Climate warming is have a variety of impacts on marine species (Poloczanska et al 2013) including broad scale changes in their spatial distribution such as poleward range shifts (Last et al 2011). Species distribution models (SDMs) are increasingly being applied in marine science for predicting the present and future geographic range of individual species (Robinson et al 2017), however, the amount of data used to fit SDMs can vary from minimal (e.g., museum collections Saupe et al 2014) to considerable (e.g., annual research vessel surveys Selden et al 2018).
SDMs are purely correlative models that usually neglect spatial population dynamics and assume that species distribution is in equilibrium with the environment (Pagel and Schurr 2012). Many SDMs lack rigorous testing using independent data (for an exception see Champion et al 2018) and there are concerns regarding the lack of appropriate validation procedures (Araújo and Guisan 2006, Hijmans 2012). The majority of SDMs are not tested against independent data partly due to the paucity of fully independent sources of observational data. Consequently, the ability of SDMs to accurately forecast future impacts of climate warming is questionable.
Marine species that are routinely monitored using research vessel surveys, principally commercial fish, offer an opportunity to compare the output of SDMs generated using typical levels (minimal) of observational data with the output of empirically derived distribution maps that are derived from survey data having high spatial and temporal resolution. Systematic divergence between the two model outputs would more clearly indicate the basic nature of caveats that should be applied when SDMs are the used in data-poor situations.
The aim of this project is to evaluate the performance of SDMs in their ability to forecast future distributions based on statistical understanding of habitat suitability. There are currently a wide range of statistical modelling approaches to describing the geographic distribution of fish (Thorson 2019a,b) that will be used to give alternative representations of spatial distributions. Data from annual bottom trawl surveys of European fish will be used, however, there is also scope to consider application of SDMs to non-European fish, e.g., data-poor fish stocks.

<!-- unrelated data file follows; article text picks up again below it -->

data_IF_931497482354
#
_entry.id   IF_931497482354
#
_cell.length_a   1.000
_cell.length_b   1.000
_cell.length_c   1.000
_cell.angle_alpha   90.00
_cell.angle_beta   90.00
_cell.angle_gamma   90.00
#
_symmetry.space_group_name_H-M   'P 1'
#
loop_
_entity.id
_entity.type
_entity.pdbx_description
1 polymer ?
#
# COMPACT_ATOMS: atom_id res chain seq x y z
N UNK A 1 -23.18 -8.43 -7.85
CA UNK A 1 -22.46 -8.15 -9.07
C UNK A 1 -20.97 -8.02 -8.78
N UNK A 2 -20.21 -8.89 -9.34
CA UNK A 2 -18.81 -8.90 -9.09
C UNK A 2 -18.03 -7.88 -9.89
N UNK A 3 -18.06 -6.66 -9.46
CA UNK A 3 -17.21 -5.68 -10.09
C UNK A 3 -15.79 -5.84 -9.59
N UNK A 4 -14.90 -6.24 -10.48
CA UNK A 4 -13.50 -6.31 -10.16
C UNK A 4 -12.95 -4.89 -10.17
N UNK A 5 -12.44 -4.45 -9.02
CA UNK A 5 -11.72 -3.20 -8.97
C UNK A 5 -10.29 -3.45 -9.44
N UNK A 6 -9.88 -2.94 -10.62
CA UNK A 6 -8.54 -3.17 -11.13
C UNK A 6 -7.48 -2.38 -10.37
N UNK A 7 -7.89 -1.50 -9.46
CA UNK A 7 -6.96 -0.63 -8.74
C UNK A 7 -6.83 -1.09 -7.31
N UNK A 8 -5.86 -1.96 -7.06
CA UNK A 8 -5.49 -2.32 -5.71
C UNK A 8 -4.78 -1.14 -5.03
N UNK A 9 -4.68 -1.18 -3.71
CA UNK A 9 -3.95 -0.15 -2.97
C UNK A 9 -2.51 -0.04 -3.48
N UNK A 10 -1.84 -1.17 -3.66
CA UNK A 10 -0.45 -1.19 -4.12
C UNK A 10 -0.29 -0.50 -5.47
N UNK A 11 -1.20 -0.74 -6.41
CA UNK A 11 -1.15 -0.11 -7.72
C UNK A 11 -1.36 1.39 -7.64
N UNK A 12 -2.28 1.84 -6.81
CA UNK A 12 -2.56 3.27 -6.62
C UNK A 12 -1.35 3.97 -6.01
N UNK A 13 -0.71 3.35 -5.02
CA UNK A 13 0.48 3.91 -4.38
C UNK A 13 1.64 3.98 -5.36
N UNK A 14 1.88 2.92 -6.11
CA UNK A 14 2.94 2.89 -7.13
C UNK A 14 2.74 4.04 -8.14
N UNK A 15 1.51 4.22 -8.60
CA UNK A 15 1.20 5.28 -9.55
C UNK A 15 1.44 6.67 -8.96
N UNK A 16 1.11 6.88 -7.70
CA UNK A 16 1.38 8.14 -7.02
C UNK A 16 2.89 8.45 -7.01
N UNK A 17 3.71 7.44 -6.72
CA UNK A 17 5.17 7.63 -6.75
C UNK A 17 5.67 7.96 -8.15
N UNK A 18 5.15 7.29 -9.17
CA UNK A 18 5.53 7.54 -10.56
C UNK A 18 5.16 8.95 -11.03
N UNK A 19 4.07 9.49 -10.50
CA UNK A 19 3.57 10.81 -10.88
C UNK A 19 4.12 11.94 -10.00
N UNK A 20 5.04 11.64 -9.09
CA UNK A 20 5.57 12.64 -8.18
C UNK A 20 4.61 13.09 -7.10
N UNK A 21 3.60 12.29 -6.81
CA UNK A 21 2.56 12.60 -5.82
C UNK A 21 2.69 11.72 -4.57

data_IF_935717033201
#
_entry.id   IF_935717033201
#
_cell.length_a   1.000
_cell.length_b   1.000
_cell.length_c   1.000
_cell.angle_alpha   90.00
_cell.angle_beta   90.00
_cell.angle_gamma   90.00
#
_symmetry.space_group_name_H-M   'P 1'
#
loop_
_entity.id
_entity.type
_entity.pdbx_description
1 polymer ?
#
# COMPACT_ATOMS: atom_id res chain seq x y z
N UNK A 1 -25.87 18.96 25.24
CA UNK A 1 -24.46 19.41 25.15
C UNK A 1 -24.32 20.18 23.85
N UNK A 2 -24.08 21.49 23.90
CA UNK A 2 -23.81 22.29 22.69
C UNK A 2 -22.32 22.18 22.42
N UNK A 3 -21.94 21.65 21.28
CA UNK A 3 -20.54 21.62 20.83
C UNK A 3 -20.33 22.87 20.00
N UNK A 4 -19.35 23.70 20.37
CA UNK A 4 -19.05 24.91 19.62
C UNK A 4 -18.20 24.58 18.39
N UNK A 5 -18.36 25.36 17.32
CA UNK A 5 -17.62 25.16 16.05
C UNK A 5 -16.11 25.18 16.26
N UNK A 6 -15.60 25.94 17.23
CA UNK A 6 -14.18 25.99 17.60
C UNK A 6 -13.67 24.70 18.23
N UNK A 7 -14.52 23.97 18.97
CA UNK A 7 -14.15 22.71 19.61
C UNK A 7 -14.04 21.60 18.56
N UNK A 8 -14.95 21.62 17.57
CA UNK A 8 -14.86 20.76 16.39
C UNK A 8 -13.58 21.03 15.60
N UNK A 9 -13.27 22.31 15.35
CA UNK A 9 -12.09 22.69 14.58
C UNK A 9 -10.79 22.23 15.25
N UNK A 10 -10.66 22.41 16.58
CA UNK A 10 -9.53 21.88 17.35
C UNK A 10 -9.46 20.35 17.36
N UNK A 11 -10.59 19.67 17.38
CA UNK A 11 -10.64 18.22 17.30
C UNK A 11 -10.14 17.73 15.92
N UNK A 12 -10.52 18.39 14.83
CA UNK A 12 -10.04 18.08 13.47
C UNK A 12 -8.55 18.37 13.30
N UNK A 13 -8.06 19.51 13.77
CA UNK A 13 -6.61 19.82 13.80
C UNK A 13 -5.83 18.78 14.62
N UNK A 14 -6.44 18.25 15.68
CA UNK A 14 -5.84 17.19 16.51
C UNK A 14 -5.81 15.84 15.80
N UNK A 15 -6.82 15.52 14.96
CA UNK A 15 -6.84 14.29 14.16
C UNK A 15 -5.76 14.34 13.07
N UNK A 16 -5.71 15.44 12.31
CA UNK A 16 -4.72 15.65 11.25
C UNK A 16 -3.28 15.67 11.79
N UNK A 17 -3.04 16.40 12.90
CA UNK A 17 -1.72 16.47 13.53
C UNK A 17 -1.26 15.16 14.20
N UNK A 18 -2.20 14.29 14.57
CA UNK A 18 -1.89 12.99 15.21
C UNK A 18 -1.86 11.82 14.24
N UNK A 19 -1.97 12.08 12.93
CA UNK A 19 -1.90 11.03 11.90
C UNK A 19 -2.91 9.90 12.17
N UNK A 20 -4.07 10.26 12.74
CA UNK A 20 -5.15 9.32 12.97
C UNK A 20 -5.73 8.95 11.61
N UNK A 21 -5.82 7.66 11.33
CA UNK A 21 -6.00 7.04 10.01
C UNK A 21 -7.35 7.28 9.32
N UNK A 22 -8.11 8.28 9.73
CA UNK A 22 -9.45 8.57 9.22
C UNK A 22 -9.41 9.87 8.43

This project will require interest and skills in fitting and interpreting a range of different spatial models and, given the extensive literature on the topic, an aptitude for literature research.
Araújo, M.B., and Guisan, A. 2006. J. Biogeogr. 33:1677-1688.
Champion, C., Hobday, A.J., Zhang, X., Pecl, G.T. and Tracey, S.R. 2018. Mar. Freshw. Res. https://doi.org.10.1071/MF17387
Hijmans, R.J. 2012. Ecology. 93:679-688.
Last, P.R., White, W.T., Gledhill, D.C., Hobday, A.J., Brown, R., Edgar, G.J., and Pecl, G. 2011. Global Ecol. Biogeogr. 20:58-72.
Pagel, J., and Schurr, F.M. 2012. Global Ecol. Biogeogr. 21:293-304.
Poloczanska, E.S., et al. 2013. Nature Clim. Change 3: 919-925.
Robinson, N.M., Nelson, W.A., Costello, M.J., Sutherland, J.E., and Lundquist, C.J. 2017. Front. Mar. Sci. 4: Article 421.
Saupe, E.E., Hendricks, J.R., Peterson, A.T., and Lieberman, B.S. 2014. J. Biogeogr. 41:1352-1366.
Selden, R.L., Batt, R.D., Saba. V.S. and Pinsky, M. 2018. Glob. Change Biol. 24:117-131.
Thorson, J.T. 2019a. Fish Fisheries 20:159-173.
Thorson, J.T. 2019b. Fish. Res. 210:143-161.